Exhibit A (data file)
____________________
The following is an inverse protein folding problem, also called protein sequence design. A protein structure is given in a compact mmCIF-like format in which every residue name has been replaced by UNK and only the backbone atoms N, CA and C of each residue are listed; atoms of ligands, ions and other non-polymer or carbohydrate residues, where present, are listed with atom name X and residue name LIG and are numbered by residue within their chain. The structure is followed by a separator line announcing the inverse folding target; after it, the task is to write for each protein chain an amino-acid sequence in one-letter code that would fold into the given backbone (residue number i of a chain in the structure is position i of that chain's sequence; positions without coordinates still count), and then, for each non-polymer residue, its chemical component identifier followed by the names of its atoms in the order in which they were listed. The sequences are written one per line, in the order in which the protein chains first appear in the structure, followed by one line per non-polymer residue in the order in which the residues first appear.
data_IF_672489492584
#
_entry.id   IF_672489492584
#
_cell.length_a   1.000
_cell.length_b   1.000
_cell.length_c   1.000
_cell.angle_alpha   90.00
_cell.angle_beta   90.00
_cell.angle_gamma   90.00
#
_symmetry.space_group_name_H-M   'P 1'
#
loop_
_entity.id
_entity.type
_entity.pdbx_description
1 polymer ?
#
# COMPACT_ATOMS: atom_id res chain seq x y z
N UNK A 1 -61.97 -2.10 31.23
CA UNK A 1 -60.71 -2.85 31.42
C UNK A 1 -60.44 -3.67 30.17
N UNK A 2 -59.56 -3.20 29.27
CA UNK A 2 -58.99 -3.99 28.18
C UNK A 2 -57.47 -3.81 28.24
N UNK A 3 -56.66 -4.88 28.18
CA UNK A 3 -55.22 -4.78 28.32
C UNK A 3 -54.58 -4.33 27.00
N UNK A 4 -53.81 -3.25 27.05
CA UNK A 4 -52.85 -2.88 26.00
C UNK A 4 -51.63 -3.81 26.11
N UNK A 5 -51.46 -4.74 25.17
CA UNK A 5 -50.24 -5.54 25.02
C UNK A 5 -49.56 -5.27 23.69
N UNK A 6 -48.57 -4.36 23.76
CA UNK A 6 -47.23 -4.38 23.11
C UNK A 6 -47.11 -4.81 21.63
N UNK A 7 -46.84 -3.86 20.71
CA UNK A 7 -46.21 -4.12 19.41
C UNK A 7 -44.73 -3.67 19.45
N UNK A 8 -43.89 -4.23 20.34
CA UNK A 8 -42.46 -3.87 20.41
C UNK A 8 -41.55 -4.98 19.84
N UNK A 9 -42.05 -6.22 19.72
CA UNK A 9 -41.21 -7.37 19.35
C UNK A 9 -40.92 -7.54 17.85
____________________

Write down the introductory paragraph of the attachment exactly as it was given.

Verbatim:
The following is an inverse protein folding problem, also called protein sequence design. A protein structure is given in a compact mmCIF-like format in which every residue name has been replaced by UNK and only the backbone atoms N, CA and C of each residue are listed; atoms of ligands, ions and other non-polymer or carbohydrate residues, where present, are listed with atom name X and residue name LIG and are numbered by residue within their chain. The structure is followed by a separator line announcing the inverse folding target; after it, the task is to write for each protein chain an amino-acid sequence in one-letter code that would fold into the given backbone (residue number i of a chain in the structure is position i of that chain's sequence; positions without coordinates still count), and then, for each non-polymer residue, its chemical component identifier followed by the names of its atoms in the order in which they were listed. The sequences are written one per line, in the order in which the protein chains first appear in the structure, followed by one line per non-polymer residue in the order in which the residues first appear.